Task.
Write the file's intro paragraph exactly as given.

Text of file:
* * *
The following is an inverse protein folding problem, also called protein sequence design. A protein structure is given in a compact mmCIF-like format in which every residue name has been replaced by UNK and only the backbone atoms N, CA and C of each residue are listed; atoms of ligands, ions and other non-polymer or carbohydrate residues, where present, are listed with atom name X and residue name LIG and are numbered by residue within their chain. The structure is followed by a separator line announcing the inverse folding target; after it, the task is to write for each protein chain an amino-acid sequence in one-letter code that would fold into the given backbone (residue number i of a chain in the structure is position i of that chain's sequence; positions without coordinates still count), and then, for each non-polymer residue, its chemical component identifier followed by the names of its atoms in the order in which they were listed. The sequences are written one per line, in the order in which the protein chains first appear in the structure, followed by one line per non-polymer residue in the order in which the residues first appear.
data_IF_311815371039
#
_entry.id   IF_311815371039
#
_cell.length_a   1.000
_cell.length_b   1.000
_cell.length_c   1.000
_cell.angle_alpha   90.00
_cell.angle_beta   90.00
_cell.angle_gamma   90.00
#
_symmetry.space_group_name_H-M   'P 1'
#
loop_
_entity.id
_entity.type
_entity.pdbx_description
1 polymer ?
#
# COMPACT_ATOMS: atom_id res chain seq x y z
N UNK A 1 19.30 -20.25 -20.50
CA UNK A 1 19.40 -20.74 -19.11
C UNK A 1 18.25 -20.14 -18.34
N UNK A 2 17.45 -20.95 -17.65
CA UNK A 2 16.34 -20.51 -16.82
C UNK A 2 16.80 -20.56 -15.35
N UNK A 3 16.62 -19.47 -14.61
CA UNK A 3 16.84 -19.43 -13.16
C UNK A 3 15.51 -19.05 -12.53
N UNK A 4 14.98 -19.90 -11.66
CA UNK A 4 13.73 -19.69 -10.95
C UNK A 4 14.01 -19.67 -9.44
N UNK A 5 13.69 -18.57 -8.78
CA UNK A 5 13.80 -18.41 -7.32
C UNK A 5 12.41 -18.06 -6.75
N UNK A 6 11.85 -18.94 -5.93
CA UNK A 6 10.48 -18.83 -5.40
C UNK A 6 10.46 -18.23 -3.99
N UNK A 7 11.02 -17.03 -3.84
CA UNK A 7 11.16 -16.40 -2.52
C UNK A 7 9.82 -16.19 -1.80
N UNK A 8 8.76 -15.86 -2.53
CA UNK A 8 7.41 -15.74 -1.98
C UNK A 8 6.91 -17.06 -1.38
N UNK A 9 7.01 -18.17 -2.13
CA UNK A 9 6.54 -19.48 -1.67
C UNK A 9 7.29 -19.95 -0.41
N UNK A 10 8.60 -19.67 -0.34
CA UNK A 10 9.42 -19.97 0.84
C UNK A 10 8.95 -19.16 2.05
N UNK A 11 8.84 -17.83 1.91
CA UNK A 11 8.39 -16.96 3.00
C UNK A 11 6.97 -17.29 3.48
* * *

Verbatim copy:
The following is an inverse protein folding problem, also called protein sequence design. A protein structure is given in a compact mmCIF-like format in which every residue name has been replaced by UNK and only the backbone atoms N, CA and C of each residue are listed; atoms of ligands, ions and other non-polymer or carbohydrate residues, where present, are listed with atom name X and residue name LIG and are numbered by residue within their chain. The structure is followed by a separator line announcing the inverse folding target; after it, the task is to write for each protein chain an amino-acid sequence in one-letter code that would fold into the given backbone (residue number i of a chain in the structure is position i of that chain's sequence; positions without coordinates still count), and then, for each non-polymer residue, its chemical component identifier followed by the names of its atoms in the order in which they were listed. The sequences are written one per line, in the order in which the protein chains first appear in the structure, followed by one line per non-polymer residue in the order in which the residues first appear.